JIMMY SPENCER (No. 41 Target Dodge Intrepid R/T) "We had a two-day test at Rockingham. Considering where we are in the points, we thought we needed to make a serious effort into this deal of testing for the first three or four races. We had a ...
JIMMY SPENCER (No. 41 Target Dodge Intrepid R/T)
"We had a two-day test at Rockingham. Considering where we are in the points, we thought we needed to make a serious effort into this deal of testing for the first three or four races. We had a pretty good test at Rockingham. We had a decent qualifying run and a decent race setup. We were there two days. We worked half days each day on qualifying and race setups. We wanted to make sure the weather didn't play any tricks on us. It was fairly cold when we tested, and we're thinking that's the way it'll be when we get back. If it's warm, then that's even better.
"Rockingham is a great track for the fans. You need a balanced race car there, all four tires working together will usually prevail at that track. A car can be really fast for 20 laps and the next 40 it could be really slow. The car that starts out at a good pace, with equal balance on all four tires, he'll be good as the day progresses, and he'll have a shot at winning the race. That's what we worked on. Andy Graves (team manager) and Doug Randolph (crew chief) and the guys kept working on shocks and trying to get the car into the race track with a real good balance. We feel pretty good about it.
"I think certain places over the years have taught me that you have to save tires, and Rockingham is one of those places. We put some shocks on that I really like, and we were a lot faster. We were really fast. The longer we ran, the slower we ran. Then we started working on something similar to that and got a real good balance. Andy and Doug kept working and actually changed seven sets of shocks. We went through a lot of tires and found a pretty good combination. I think something I learned down there was just be patient with the tires and don't abuse them. That's easier said then done, but if you don't abuse them, you should have a good day.
"Starting up front or qualifying up front is important everywhere because of pit selection. Pit selection is more critical than starting up front. If you could get a good pit selection and start in the rear, it really wouldn't matter at Rockingham. If you can be patient, 30 or 40 laps into the race you'll see cars running two or three tenths quicker than other cars. That's normal at Rockingham. To me, I think you need to qualify in the top 20 at Rockingham, get a good pit spot. You hope you've got a good-handling car. It makes for a long day if you don't.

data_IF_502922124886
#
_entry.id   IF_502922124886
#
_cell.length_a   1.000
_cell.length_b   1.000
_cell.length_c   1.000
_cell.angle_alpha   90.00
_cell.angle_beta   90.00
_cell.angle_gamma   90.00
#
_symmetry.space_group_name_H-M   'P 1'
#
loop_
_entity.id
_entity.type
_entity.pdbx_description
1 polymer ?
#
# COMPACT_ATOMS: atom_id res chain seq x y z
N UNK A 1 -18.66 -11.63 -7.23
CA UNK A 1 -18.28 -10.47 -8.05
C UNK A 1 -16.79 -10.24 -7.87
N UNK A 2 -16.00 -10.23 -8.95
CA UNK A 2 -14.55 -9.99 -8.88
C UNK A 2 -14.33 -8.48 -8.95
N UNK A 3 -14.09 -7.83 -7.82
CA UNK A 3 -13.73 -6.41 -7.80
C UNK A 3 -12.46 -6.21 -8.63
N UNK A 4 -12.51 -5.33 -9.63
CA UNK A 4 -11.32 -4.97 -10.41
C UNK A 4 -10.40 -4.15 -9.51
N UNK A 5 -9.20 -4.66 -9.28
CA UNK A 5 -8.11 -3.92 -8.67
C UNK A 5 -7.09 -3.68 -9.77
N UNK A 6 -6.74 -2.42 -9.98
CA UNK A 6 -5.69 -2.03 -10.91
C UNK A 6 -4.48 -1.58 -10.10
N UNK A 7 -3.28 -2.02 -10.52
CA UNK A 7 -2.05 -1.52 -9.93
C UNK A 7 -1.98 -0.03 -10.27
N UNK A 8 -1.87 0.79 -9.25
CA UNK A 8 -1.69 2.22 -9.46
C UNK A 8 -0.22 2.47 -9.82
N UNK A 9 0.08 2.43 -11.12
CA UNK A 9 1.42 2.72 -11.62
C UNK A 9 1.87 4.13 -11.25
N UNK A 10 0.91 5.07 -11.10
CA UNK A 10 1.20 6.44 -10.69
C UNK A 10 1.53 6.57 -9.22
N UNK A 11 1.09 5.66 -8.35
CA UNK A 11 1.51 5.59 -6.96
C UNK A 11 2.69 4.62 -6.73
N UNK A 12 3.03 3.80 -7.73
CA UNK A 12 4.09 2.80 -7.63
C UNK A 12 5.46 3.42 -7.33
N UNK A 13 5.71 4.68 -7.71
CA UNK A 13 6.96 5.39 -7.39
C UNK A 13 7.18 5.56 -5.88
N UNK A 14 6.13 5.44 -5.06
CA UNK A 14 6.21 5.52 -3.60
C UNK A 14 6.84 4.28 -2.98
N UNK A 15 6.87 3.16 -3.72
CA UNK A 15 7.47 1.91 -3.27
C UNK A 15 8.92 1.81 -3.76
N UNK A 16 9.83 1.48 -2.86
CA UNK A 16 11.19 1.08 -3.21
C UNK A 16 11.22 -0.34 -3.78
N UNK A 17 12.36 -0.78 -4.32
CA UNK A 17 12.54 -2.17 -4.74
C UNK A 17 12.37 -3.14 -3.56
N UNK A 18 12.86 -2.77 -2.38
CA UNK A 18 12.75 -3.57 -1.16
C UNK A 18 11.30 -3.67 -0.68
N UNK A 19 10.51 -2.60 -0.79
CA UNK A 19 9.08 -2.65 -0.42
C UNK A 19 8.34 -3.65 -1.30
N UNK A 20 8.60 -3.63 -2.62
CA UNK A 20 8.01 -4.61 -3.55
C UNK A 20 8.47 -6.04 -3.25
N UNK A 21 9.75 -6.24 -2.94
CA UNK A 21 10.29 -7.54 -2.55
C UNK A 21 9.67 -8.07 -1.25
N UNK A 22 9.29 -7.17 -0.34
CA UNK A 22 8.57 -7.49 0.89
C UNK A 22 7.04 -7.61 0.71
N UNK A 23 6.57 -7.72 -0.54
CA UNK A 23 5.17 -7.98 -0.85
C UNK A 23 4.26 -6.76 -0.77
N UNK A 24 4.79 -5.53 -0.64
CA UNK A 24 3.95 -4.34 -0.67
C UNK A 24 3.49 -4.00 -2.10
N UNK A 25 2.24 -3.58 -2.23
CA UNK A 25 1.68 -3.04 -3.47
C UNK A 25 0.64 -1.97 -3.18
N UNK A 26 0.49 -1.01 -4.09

"There's nothing wrong with the tires at Rockingham. The tires are good. It's the track. The sand and abrasiveness of the track, Goodyear doesn't come up with any bad tires. The track is just so brutal.
"I love Daytona. I really looked forward to running the Daytona 500. It's the race everybody wants to run in and win. Look at the passion Darrell Waltrip and Dale Earnhardt and a lot of guys had to win at Daytona. Richard Petty won it seven times. Bill Elliott and Cale Yarborough won it a lot.
"You hear people say 'we've been at Daytona so long, we can't wait to get to Rockingham.' Well, I have to admit I've felt that way at times, too, but after not making the race on Thursday, I don't think I'll ever feel that way again.
"Congratulations to Ward Burton and that entire Bill Davis Racing team. It was really great to see that Dodge hold off those three Fords after the red flag. Hopefully we can keep the Dodge ball rolling at Rockingham. I can't think of a better way for us to make up for missing Daytona than by winning on Sunday at The Rock.
"I've got willpower, so I'm in good shape after Daytona. I wasn't able to work out as much as I needed to down there. I couldn't wait to work out at my gym at the house. I missed that. I get to watch tapes of the old races while I'm working out, and you don't realize how fast an hour can pass by. You can't wait to see what you did wrong at some of the races in the past and some of the races where other people made mistakes and you didn't make any mistakes. You learn a lot that way."